{<<"key(value)">>, CollectionIndex1},
    {<<"value(value)">>, CollectionValue1},
    {<<"key">>, Key1}

Async queries and blocking queries

For blocking operations use erlcass:execute, for async execution use : erlcass:async_execute.

The blocking operation the calling process will block (still async into the native code in order to avoid freezing of the VM threads) until will get the result from the cluster.

In case of an async execution the calling process will receive a message of the following format: {execute_statement_result, Tag, Result} when the data from the server was retrieved.

For example:

{ok, Tag} = erlcass:async_execute(...),
        {execute_statement_result, Tag, Result} ->

Non prepared statements queries

In order to run queries that you don't want to run them as prepared statements you can use: query/1, query_async/1 or query_new_statement/1 (in order to create a query statement that can be executed into a batch query along other prepared or not prepared statements)

The same rules apply for setting the desired consistency level as on prepared statements (see Add prepare statement section).

erlcass:query(<<"select * from blogposts where domain = 'Domain_1' LIMIT 1">>).

Batched queries

In order to perform batched statements you can use erlcass:batch_async_execute/3 or erlcass:batch_execute/3.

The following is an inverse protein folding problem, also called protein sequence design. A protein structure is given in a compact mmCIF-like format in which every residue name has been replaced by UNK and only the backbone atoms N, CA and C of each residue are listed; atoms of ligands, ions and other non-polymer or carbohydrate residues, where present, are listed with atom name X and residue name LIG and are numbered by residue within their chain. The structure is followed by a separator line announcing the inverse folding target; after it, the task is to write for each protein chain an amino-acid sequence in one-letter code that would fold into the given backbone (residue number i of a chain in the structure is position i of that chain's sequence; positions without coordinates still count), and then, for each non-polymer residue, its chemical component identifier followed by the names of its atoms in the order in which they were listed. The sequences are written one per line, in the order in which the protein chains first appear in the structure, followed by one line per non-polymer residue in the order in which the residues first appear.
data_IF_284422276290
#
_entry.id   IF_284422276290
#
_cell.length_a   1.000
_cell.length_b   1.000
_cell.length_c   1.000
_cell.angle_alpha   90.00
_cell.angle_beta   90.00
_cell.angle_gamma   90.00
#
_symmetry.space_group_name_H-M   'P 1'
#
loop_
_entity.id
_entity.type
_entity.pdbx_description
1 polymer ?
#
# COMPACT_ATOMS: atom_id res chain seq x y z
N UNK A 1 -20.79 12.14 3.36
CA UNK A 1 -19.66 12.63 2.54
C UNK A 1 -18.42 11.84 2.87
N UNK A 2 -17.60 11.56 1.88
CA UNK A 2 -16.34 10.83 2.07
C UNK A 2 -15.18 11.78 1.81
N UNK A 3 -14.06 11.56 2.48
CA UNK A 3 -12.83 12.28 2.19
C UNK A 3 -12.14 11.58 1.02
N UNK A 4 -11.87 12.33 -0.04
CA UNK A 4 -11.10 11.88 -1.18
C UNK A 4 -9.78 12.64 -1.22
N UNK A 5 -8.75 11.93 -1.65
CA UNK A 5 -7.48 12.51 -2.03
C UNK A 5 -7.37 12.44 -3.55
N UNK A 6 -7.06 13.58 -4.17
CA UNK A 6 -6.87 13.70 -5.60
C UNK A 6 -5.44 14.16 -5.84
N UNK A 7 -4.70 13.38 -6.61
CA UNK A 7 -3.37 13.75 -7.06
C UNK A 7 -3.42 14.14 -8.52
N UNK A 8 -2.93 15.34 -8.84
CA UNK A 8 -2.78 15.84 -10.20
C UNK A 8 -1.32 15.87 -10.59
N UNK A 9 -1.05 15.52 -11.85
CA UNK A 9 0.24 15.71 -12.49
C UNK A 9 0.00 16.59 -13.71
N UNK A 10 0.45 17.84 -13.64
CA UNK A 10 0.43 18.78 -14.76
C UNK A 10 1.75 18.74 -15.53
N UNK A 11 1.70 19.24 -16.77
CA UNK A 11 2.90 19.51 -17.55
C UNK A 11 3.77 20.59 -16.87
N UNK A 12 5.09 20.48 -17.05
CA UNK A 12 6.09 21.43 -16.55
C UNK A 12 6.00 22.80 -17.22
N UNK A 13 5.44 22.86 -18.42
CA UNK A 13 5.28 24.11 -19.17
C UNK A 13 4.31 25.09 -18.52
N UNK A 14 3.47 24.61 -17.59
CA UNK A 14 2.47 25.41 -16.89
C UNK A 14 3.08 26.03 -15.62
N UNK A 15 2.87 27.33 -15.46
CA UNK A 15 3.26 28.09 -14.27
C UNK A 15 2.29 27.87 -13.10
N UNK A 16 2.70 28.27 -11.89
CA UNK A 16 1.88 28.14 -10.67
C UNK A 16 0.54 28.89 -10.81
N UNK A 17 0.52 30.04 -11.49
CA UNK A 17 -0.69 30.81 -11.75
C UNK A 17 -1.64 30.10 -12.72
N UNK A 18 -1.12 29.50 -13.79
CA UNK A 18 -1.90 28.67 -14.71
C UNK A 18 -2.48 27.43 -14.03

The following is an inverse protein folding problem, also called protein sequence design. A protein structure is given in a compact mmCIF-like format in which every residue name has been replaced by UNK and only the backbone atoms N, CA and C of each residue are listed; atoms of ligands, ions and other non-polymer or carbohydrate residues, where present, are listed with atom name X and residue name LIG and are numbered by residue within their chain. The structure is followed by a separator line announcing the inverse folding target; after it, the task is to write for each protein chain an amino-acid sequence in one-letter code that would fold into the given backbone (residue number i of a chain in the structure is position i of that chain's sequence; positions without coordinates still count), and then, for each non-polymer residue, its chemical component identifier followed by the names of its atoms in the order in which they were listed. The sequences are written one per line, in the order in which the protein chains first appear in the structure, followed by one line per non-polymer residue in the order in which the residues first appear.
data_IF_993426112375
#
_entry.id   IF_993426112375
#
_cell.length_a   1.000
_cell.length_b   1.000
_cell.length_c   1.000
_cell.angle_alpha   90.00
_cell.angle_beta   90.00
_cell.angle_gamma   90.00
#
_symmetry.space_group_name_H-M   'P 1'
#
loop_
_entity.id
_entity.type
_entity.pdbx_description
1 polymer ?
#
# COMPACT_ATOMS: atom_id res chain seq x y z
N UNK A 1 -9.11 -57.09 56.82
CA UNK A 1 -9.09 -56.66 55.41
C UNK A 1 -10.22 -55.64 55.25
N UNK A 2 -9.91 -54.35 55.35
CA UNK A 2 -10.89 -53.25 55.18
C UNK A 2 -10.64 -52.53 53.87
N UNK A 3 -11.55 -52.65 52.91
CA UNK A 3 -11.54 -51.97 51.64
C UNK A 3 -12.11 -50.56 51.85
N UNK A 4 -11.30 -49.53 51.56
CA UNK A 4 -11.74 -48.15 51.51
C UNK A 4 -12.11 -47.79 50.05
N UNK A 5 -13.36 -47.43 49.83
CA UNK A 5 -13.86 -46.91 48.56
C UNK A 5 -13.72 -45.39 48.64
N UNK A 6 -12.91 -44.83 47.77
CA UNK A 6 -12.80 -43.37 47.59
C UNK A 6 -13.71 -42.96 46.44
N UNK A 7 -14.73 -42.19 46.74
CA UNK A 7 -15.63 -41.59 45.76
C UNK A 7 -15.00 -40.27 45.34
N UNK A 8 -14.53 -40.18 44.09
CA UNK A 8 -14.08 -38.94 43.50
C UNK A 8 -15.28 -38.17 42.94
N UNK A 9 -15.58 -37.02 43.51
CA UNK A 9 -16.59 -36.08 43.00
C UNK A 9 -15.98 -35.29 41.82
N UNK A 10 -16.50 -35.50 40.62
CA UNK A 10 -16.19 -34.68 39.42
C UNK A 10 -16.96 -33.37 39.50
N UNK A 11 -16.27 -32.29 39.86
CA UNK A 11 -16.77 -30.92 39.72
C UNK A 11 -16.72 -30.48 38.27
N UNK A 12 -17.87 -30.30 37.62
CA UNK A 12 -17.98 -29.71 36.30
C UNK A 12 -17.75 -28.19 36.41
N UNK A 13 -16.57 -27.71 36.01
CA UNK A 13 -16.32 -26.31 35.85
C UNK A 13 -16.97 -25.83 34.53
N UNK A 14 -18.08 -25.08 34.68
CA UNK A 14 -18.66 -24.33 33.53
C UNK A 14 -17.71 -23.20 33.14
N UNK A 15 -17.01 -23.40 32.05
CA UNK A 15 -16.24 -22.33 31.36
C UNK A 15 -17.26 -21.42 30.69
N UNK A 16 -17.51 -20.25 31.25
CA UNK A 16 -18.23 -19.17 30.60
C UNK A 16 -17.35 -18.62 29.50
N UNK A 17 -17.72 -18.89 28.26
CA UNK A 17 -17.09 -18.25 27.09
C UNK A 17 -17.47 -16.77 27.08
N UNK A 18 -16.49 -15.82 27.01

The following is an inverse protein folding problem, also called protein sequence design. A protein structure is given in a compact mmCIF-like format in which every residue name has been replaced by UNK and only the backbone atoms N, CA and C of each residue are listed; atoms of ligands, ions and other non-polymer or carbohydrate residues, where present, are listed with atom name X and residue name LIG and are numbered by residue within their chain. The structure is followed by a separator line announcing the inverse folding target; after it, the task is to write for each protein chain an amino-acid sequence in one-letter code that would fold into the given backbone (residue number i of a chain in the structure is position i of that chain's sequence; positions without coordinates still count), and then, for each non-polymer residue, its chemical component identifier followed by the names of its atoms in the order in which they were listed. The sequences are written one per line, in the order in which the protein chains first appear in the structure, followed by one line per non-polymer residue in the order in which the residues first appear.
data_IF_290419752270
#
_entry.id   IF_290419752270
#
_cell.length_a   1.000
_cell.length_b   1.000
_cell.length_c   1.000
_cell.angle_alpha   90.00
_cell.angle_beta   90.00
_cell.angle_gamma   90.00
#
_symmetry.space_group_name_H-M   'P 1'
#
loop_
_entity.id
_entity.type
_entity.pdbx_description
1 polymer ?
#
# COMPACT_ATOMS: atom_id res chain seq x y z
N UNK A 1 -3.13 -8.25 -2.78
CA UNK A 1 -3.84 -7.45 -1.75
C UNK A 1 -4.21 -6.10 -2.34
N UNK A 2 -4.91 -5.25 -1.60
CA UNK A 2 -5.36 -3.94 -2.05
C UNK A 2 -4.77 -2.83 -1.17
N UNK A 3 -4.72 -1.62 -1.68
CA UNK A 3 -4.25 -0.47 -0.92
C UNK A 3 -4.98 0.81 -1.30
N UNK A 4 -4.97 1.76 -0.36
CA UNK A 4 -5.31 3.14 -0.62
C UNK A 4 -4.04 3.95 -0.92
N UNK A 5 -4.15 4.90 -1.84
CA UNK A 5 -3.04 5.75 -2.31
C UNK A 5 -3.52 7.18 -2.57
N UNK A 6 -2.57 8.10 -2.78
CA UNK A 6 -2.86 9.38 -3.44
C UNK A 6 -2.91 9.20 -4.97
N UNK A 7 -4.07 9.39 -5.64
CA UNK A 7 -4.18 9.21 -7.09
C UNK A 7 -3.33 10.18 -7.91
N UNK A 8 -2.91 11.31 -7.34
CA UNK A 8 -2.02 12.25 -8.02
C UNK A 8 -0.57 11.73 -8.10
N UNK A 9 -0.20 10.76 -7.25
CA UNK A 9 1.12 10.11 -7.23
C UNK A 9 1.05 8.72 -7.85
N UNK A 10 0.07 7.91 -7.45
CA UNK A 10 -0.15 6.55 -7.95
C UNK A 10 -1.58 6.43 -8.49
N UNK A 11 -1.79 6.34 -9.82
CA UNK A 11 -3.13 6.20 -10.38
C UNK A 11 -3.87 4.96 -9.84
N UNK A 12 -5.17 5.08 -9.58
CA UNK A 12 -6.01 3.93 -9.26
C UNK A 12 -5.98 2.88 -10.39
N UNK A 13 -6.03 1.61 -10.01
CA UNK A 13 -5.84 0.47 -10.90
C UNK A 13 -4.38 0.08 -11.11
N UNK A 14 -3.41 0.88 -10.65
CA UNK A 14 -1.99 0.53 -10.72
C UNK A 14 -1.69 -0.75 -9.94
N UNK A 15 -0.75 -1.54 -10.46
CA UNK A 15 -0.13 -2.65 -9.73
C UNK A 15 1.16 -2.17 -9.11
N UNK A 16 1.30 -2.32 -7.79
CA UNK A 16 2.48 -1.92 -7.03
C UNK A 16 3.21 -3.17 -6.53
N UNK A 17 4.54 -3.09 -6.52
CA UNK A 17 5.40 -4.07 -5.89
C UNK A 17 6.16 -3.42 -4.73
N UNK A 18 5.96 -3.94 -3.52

First argument is the batch type and is defined as:


The second one is a list of statements (prepared or normal statements) that needs to be executed in the batch.

The third argument is a list of options in {Key, Value} format (proplist):

  • consistency_level - If it's missing the batch will be executed using the default consistency level value.
  • serial_consistency_level - That consistency can only be either ?CASS_CONSISTENCY_SERIAL or ?CASS_CONSISTENCY_LOCAL_SERIAL and if not present, it defaults to ?CASS_CONSISTENCY_SERIAL. This option will be ignored for anything else that a conditional update/insert.


ok = erlcass:add_prepare_statement(insert_prep, <<"INSERT INTO table1(id, age, email) VALUES (?, ?, ?)">>),

{ok, Stm1} = erlcass:query_new_statement(<<"UPDATE table2 set foo = 'bar'">>),

{ok, Stm2} = erlcass:bind_prepared_statement(insert_prep),
ok = erlcass:bind_prepared_params_by_index(Stm2, [Id2, Age2, Email2]),

ok = erlcass:batch_execute(?CASS_BATCH_TYPE_LOGGED, [Stm1, Stm2], [
    {consistency_level, ?CASS_CONSISTENCY_QUORUM}

Working with uuid or timeuuid fields:

  • erlcass_uuid:gen_time() -> Generates a V1 (time) UUID
  • erlcass_uuid:gen_random() -> Generates a new V4 (random) UUID
  • erlcass_uuid:gen_from_ts(Ts) -> Generates a V1 (time) UUID for the specified timestamp
  • erlcass_uuid:min_from_ts(Ts) -> Sets the UUID to the minimum V1 (time) value for the specified timestamp,
  • erlcass_uuid:max_from_ts(Ts) -> Sets the UUID to the maximum V1 (time) value for the specified timestamp,
  • erlcass_uuid:get_ts(Uuid) -> Gets the timestamp for a V1 UUID,
  • erlcass_uuid:get_version(Uuid) -> Gets the version for a UUID (V1 or V4)